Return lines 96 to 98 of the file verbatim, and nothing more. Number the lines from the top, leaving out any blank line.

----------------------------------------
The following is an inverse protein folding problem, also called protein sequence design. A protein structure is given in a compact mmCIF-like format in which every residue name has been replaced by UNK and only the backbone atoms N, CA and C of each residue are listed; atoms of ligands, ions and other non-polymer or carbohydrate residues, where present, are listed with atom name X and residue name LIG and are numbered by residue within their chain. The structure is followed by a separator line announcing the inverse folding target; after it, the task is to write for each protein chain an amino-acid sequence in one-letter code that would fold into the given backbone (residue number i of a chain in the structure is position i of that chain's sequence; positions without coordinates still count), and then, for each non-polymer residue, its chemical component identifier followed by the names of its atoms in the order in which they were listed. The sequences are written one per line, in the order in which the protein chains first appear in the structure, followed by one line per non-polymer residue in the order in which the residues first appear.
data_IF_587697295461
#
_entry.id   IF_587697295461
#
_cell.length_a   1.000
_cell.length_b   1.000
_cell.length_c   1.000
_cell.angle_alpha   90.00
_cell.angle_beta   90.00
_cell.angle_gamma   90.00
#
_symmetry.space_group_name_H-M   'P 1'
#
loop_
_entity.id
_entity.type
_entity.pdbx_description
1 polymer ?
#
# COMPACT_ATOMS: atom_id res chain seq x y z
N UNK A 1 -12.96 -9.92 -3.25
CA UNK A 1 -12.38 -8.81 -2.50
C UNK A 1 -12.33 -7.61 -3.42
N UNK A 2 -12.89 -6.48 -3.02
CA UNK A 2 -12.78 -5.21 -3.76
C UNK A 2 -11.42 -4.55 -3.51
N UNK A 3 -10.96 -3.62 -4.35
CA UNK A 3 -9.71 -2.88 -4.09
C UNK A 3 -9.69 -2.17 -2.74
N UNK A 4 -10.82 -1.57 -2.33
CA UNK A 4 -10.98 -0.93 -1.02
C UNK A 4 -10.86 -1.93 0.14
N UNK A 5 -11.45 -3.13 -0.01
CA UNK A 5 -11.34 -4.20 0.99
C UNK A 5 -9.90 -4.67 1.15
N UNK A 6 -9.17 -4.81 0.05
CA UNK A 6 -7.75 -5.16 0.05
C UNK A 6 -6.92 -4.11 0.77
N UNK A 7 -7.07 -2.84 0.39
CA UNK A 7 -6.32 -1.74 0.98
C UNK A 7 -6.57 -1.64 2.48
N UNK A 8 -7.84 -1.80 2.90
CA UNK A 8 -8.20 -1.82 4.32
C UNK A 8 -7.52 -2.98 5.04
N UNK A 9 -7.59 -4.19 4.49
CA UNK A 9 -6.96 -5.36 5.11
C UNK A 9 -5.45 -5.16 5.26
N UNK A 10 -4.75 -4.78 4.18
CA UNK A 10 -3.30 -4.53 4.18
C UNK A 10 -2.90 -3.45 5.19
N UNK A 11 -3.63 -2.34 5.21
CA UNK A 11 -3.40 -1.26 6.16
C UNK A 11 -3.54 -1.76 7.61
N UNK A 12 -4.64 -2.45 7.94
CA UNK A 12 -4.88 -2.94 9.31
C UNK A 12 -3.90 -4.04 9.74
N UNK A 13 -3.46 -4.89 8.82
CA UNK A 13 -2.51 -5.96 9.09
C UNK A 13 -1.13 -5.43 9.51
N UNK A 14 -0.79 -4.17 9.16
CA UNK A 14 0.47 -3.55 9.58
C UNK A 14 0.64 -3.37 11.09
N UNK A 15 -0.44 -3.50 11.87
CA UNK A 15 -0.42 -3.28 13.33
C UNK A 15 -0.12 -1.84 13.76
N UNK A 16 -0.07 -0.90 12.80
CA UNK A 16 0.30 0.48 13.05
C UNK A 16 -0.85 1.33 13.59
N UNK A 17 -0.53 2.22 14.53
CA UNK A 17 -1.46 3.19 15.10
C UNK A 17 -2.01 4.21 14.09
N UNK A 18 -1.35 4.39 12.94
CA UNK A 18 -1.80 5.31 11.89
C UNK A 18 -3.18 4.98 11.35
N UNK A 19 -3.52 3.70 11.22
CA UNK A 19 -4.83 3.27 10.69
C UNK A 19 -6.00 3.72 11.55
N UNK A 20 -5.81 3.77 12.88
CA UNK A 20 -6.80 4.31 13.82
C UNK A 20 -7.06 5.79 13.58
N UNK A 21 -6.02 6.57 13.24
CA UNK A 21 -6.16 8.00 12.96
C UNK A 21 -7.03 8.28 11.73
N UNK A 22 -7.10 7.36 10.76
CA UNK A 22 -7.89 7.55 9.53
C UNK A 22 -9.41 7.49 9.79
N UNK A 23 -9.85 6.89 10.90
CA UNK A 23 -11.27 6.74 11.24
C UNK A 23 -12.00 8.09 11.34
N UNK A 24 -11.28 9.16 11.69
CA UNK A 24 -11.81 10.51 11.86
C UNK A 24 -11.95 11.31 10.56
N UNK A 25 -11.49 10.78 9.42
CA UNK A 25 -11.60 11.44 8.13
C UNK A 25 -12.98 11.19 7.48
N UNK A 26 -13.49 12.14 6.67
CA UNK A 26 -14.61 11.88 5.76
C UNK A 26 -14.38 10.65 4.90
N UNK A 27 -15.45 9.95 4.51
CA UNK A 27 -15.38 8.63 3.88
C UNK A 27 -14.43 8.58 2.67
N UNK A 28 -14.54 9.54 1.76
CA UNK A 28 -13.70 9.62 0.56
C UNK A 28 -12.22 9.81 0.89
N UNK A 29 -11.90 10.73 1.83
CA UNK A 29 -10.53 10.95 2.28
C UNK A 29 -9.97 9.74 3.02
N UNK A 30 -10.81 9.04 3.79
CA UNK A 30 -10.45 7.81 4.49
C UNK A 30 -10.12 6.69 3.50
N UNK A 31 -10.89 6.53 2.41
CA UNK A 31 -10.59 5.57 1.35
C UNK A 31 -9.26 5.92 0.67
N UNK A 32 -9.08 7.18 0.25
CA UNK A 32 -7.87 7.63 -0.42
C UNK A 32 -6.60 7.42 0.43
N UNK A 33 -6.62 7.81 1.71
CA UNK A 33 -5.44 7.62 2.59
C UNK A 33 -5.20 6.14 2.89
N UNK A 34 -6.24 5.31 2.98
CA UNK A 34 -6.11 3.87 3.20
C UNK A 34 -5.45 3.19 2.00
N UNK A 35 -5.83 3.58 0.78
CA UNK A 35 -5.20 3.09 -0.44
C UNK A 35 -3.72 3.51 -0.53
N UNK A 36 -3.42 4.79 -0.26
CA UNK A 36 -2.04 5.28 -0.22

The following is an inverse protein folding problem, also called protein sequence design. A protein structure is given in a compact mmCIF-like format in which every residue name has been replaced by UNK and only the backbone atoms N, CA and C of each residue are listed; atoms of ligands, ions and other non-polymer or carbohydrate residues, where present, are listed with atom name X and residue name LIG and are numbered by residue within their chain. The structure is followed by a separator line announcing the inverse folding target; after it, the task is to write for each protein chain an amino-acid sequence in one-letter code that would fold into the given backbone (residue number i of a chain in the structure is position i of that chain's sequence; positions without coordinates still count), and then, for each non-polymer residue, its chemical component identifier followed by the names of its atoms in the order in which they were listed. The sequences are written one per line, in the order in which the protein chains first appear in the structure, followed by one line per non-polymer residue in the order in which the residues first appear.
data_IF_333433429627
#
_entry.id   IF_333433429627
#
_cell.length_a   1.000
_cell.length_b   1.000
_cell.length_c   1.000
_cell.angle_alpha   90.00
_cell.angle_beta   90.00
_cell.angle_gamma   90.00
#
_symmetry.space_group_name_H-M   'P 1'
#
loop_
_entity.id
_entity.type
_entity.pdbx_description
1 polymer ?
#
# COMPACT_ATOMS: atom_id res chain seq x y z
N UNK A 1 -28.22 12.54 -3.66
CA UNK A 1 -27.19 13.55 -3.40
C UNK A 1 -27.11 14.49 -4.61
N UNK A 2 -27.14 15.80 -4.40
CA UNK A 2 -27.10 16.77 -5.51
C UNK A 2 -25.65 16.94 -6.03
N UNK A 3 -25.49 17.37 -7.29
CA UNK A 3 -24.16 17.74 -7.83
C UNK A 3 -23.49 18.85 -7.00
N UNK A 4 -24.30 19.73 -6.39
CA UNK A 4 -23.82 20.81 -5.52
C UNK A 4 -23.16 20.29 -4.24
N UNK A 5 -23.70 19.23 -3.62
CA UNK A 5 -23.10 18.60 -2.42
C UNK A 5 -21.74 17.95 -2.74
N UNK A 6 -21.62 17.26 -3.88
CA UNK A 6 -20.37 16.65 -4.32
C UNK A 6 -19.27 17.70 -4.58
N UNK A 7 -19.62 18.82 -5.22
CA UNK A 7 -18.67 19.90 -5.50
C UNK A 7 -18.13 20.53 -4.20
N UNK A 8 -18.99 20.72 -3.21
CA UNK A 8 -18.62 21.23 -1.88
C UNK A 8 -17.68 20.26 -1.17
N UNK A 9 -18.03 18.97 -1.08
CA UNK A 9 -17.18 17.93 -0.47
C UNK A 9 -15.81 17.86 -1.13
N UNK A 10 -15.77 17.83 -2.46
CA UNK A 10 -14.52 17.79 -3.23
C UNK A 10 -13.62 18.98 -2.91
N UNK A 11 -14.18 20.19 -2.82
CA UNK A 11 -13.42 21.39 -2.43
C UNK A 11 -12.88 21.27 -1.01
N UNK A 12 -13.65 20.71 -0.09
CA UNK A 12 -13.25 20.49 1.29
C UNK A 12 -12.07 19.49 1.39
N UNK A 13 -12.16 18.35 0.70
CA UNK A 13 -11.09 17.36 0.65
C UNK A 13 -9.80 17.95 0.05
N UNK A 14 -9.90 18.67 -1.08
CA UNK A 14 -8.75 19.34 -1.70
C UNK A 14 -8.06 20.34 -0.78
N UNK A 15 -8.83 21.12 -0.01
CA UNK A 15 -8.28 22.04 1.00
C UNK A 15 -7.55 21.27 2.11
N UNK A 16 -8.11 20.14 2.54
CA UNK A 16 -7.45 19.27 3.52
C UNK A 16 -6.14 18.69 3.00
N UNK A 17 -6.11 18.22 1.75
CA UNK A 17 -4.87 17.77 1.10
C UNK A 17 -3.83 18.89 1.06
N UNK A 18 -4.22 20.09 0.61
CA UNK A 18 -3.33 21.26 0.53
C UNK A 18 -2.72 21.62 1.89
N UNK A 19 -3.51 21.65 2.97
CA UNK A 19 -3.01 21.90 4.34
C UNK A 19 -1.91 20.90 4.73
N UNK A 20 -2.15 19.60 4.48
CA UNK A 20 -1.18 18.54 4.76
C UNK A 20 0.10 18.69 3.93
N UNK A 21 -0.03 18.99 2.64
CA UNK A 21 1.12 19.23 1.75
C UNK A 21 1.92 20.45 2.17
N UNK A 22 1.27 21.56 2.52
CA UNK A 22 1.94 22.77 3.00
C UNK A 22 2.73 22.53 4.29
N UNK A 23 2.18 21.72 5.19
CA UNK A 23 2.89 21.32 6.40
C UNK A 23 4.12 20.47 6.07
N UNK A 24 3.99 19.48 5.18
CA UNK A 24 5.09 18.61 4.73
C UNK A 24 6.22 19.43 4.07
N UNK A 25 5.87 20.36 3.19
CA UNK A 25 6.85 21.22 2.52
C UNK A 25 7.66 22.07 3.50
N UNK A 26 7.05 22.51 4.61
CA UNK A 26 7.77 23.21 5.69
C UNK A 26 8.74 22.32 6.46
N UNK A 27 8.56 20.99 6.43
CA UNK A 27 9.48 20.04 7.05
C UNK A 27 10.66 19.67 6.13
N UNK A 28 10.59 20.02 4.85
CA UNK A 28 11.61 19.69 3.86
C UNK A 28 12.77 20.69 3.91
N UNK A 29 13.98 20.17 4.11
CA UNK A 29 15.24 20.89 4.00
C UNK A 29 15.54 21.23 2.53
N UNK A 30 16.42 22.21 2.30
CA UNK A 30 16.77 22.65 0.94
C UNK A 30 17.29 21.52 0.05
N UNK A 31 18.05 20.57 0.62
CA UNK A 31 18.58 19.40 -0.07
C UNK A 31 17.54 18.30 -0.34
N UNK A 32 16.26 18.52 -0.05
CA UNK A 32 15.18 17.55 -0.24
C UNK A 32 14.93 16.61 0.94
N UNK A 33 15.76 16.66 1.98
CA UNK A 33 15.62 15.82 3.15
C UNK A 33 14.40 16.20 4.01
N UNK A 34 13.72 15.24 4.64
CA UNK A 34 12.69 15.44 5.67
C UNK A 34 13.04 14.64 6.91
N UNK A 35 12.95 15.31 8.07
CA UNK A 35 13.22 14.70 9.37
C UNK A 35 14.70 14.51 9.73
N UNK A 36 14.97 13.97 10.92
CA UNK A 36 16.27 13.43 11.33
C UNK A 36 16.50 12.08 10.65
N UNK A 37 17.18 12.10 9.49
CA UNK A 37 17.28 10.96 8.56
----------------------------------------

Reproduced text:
C UNK A 25 -12.98 11.19 7.48
N UNK A 26 -13.49 12.14 6.67
CA UNK A 26 -14.61 11.88 5.76